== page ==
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THE PHARMACOPEIA AND THE PHYSICIAN.

JAMA. 1906;XLVI(24):1841-1843. doi:10.1001/jama.1906.62510510033003.
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ABSTRACT

CHAPTER XXV.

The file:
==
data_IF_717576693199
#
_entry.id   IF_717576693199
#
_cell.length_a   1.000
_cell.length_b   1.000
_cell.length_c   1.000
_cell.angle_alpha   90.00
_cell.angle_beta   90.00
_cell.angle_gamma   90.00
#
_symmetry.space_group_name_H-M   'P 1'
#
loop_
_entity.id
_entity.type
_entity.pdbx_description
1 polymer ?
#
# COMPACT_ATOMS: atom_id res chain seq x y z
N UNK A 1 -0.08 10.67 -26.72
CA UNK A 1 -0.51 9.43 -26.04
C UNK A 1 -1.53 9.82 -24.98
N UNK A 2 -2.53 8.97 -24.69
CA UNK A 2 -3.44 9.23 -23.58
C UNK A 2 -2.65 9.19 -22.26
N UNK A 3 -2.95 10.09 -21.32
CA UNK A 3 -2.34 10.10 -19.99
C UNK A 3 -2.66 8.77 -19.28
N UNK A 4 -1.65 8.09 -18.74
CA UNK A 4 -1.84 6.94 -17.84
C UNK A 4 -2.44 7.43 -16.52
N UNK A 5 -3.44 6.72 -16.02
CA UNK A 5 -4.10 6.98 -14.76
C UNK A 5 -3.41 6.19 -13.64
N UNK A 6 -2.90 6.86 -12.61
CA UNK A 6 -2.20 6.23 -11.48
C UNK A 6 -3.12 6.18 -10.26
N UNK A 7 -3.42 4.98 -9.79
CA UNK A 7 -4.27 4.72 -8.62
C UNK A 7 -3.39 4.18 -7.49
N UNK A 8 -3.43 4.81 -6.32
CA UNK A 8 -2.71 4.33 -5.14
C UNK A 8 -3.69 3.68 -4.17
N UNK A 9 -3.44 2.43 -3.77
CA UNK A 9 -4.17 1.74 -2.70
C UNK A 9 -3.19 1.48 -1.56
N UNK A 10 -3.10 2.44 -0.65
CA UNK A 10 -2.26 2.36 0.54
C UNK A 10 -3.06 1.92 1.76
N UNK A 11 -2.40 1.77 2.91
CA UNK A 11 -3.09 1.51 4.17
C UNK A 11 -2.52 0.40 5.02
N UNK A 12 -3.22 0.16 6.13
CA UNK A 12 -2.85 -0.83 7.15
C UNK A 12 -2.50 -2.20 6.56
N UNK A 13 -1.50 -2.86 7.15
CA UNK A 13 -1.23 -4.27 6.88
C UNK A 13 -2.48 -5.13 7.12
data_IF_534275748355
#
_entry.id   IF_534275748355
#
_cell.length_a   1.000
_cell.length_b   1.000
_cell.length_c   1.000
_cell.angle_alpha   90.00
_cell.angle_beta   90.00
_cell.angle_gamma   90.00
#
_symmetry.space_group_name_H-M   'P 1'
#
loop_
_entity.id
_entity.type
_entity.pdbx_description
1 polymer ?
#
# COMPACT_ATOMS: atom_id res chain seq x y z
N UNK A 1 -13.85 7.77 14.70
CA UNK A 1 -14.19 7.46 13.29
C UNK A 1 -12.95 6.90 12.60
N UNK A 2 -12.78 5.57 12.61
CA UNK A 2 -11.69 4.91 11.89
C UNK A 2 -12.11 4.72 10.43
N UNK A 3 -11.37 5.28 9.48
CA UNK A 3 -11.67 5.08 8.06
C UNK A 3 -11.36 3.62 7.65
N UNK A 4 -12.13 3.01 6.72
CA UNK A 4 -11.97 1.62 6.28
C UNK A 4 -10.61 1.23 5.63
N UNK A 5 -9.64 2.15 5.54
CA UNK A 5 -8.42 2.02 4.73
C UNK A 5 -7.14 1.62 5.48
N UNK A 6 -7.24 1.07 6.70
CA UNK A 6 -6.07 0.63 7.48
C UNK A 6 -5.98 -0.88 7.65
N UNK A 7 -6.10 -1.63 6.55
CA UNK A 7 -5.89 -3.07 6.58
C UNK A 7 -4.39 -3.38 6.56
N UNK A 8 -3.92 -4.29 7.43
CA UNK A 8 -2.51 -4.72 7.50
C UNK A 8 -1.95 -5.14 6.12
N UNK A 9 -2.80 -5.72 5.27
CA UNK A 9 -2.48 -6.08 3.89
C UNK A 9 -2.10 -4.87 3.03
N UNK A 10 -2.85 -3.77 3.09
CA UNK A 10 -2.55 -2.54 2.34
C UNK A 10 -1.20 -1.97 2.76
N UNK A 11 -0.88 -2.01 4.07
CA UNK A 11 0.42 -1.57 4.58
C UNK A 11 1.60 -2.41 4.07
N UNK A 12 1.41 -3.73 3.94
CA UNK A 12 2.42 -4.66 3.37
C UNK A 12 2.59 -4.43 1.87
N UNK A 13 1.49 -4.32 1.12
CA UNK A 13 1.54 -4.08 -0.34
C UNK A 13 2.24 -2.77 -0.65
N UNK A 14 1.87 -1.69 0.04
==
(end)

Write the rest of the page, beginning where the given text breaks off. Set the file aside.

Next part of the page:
GENERAL ANESTHETICS.  The subject of general anesthesia concerns the surgeon much more than it does the physician, but, as in the matter of antisepsis, the physician must have some knowledge of this subject, and we shall, therefore, briefly consider the more important members of the group of general anesthetics, their uses and their probable limitations.Narcotics have been used from time immemorial, for producing unconsciousness during surgical operations, but nitrous oxid has been in use longer than any other agent now employed for inducing general anesthesia. It is more than 100 years since Sir Humphrey Davy first suggested this use for nitrous oxid, but his suggestion met with no response, and it was not until many years later, in 1844, that Horace Wells, a dentist of Hartford, Conn., employed it for that purpose and thus introduced what he was pleased to term "a new era in tooth-pulling."It

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